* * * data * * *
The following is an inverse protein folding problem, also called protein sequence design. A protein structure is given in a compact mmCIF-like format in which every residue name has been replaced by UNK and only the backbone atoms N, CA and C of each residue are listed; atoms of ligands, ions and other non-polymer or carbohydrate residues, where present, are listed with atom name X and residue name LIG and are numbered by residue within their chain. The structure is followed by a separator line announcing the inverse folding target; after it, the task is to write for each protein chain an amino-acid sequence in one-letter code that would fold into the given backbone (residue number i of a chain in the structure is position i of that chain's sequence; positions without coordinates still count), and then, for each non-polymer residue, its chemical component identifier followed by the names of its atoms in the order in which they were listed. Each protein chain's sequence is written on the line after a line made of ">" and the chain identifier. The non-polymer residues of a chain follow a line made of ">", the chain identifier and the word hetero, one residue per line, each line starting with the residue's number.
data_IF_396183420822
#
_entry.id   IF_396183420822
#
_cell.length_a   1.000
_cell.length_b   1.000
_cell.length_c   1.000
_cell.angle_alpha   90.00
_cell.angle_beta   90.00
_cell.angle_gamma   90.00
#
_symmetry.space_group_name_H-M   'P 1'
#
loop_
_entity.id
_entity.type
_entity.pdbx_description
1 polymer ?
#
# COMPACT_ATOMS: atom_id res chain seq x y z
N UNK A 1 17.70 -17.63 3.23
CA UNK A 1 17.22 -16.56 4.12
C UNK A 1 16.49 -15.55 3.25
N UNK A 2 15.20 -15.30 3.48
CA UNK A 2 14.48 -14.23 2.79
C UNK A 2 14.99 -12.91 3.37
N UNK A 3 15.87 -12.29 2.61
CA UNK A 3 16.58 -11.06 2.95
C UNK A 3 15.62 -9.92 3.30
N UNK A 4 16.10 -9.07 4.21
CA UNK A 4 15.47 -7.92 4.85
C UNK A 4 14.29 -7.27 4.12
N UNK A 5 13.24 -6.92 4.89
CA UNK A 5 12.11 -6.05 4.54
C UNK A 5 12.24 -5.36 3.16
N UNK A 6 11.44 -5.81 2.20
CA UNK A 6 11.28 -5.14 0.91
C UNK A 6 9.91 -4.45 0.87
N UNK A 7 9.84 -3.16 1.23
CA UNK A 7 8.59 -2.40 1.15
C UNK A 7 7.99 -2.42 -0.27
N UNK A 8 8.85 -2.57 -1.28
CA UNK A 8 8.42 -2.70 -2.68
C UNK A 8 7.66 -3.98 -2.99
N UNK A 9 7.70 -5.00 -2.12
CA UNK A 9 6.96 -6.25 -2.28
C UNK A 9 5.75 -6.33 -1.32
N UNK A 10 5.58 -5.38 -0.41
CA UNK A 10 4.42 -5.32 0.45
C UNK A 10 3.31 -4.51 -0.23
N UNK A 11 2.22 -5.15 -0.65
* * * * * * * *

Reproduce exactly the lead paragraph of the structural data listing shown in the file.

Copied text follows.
The following is an inverse protein folding problem, also called protein sequence design. A protein structure is given in a compact mmCIF-like format in which every residue name has been replaced by UNK and only the backbone atoms N, CA and C of each residue are listed; atoms of ligands, ions and other non-polymer or carbohydrate residues, where present, are listed with atom name X and residue name LIG and are numbered by residue within their chain. The structure is followed by a separator line announcing the inverse folding target; after it, the task is to write for each protein chain an amino-acid sequence in one-letter code that would fold into the given backbone (residue number i of a chain in the structure is position i of that chain's sequence; positions without coordinates still count), and then, for each non-polymer residue, its chemical component identifier followed by the names of its atoms in the order in which they were listed. Each protein chain's sequence is written on the line after a line made of ">" and the chain identifier. The non-polymer residues of a chain follow a line made of ">", the chain identifier and the word hetero, one residue per line, each line starting with the residue's number.